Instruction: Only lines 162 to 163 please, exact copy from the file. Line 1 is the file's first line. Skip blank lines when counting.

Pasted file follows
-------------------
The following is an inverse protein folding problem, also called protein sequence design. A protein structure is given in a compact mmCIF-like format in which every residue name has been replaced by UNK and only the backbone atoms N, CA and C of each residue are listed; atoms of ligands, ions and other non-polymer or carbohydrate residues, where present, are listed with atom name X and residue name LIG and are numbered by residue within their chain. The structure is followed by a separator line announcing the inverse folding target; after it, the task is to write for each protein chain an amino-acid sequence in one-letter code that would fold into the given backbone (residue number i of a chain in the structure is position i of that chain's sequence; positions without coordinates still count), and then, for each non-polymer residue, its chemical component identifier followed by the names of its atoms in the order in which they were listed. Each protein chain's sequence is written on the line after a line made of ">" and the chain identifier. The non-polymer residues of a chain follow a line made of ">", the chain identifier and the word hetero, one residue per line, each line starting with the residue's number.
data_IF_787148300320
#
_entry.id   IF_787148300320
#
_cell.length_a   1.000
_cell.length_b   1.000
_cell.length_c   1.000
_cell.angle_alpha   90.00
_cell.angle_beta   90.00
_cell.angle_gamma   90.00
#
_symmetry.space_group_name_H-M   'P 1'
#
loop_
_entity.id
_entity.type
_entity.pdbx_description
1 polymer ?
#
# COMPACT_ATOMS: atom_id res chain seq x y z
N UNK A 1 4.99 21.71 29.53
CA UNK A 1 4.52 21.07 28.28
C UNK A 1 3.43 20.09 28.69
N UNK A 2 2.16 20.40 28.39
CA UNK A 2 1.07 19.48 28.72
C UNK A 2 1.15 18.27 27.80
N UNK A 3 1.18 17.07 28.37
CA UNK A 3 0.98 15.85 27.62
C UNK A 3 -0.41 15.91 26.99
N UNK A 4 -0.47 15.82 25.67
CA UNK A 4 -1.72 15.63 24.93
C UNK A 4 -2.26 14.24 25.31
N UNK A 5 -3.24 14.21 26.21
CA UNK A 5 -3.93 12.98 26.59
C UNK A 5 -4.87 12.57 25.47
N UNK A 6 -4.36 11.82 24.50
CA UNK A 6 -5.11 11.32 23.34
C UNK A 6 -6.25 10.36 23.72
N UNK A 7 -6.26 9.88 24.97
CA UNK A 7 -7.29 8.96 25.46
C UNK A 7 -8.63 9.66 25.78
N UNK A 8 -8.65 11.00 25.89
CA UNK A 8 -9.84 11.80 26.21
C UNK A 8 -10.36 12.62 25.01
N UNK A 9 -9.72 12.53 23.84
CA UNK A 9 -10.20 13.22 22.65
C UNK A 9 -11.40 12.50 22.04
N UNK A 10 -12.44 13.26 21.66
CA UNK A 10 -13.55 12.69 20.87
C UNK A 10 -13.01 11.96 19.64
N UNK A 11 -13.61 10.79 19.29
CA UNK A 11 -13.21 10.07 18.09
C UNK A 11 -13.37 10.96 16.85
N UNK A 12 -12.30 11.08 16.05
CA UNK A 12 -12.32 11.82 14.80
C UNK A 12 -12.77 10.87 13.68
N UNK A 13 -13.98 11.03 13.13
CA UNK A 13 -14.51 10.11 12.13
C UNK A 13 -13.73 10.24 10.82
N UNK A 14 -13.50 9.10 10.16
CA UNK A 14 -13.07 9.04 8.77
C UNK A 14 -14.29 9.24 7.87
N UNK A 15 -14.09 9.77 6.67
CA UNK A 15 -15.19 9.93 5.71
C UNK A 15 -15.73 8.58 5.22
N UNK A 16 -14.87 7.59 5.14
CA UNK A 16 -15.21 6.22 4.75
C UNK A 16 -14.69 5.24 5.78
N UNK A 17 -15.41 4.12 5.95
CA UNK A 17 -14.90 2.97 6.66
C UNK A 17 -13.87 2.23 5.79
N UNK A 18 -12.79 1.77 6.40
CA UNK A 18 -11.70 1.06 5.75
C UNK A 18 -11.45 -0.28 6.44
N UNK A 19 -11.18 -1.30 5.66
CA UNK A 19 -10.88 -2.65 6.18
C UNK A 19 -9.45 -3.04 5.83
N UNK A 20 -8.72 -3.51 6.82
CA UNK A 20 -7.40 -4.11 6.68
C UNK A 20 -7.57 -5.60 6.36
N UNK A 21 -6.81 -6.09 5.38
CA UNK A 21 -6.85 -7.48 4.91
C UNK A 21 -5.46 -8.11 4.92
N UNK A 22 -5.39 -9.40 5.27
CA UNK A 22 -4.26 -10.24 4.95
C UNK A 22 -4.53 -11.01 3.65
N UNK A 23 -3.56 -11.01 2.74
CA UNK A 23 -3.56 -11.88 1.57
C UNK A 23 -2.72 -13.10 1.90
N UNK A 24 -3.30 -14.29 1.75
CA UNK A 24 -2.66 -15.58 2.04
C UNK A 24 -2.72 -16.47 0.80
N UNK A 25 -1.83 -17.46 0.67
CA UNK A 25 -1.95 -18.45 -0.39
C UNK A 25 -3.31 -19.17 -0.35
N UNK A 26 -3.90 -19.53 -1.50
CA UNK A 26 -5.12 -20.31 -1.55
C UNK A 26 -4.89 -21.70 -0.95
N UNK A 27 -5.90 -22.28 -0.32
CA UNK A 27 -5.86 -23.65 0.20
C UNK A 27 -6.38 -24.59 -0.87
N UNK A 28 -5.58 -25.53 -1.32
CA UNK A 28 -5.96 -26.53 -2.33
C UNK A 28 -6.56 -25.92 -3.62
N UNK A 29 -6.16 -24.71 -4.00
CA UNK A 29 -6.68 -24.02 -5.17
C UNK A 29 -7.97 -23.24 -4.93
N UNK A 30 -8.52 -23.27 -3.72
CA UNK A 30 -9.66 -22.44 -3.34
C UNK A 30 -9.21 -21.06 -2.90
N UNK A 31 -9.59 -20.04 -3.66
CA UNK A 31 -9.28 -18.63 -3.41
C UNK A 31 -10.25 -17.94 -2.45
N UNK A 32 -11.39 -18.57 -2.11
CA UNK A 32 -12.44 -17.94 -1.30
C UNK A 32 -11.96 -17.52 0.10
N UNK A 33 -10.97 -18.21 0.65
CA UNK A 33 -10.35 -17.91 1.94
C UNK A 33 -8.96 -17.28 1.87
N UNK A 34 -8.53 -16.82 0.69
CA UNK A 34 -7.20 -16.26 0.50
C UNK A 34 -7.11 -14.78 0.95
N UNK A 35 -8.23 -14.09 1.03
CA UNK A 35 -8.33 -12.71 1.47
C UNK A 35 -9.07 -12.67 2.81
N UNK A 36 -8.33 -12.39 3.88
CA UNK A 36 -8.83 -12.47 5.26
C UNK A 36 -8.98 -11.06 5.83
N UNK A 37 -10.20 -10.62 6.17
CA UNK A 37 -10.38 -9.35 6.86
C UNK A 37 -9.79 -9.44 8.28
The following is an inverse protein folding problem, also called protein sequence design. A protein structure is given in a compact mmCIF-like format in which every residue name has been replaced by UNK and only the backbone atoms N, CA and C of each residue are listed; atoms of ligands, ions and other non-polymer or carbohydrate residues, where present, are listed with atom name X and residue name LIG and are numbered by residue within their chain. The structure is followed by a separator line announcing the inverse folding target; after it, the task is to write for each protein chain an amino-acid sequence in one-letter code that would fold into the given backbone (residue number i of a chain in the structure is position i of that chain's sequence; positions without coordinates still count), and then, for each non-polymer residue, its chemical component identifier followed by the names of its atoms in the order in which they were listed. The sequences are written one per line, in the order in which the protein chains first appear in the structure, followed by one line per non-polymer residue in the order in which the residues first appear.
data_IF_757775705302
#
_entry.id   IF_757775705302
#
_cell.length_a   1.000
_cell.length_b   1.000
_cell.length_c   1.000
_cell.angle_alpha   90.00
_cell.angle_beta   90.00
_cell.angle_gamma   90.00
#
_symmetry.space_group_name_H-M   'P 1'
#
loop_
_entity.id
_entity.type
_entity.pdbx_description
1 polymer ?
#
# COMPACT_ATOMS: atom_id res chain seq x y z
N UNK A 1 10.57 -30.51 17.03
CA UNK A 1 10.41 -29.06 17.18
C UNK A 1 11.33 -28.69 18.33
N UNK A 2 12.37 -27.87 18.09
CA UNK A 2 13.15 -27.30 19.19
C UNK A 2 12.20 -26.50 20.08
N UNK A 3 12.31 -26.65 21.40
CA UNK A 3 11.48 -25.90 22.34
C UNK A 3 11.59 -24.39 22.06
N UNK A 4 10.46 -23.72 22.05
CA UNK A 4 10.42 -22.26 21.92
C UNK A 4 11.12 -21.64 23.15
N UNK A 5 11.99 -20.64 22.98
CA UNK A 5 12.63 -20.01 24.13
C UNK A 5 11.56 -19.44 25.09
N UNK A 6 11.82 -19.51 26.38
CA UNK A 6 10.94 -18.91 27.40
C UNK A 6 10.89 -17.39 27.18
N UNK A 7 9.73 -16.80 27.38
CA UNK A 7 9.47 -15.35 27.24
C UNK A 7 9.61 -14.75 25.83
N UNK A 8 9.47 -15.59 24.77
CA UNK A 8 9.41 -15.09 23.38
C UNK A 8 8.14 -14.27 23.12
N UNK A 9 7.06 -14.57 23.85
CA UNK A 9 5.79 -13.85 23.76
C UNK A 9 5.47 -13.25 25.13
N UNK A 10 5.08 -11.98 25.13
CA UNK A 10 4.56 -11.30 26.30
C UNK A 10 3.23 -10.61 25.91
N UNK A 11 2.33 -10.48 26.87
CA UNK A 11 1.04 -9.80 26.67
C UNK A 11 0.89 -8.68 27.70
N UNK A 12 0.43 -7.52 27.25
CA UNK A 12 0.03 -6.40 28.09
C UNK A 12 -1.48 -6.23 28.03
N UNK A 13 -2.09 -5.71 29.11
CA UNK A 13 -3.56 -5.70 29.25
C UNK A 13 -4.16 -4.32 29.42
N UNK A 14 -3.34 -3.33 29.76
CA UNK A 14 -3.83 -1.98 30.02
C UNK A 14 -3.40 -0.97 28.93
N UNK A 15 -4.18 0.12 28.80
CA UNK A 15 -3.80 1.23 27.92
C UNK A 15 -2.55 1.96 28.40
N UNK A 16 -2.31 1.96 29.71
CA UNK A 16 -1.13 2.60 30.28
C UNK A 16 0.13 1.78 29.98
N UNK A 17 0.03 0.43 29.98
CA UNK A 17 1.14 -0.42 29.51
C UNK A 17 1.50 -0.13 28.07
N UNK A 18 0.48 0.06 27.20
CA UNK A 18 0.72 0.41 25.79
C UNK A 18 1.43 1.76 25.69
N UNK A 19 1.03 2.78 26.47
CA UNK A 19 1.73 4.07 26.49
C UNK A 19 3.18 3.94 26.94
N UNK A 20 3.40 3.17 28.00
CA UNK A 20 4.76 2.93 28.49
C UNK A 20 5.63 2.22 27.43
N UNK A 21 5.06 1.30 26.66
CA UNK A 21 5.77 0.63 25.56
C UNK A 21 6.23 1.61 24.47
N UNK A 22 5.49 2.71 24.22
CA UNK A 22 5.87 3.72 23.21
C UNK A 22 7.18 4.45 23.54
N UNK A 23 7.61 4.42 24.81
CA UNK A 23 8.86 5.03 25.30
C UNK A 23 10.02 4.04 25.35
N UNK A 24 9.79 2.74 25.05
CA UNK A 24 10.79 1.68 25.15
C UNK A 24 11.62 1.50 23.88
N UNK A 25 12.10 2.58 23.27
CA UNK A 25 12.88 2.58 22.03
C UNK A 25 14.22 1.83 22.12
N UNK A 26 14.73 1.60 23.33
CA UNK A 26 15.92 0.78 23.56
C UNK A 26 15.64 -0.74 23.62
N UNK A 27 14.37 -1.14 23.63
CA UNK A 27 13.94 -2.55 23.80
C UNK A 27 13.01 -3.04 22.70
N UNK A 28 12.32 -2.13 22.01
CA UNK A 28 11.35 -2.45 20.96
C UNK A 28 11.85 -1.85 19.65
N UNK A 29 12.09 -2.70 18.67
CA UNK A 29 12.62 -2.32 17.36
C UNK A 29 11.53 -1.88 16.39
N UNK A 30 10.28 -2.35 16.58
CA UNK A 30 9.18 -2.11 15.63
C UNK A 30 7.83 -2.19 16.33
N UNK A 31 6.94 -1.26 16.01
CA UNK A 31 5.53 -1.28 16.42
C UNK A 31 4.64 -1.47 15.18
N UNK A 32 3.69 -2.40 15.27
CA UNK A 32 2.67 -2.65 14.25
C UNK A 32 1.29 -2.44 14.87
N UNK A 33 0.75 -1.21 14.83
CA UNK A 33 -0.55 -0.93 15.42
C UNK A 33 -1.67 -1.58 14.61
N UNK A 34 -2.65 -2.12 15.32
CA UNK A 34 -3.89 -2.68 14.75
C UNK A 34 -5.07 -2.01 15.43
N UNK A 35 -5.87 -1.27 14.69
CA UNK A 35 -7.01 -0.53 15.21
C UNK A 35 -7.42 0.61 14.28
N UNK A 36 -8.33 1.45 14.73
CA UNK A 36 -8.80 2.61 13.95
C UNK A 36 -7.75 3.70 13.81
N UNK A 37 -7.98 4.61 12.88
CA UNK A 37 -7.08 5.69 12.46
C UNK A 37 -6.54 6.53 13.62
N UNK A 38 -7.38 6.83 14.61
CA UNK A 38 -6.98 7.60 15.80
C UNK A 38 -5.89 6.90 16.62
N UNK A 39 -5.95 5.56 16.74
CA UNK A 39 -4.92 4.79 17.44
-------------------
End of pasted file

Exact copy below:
C UNK A 3 11.59 -24.39 22.06
N UNK A 4 10.46 -23.72 22.05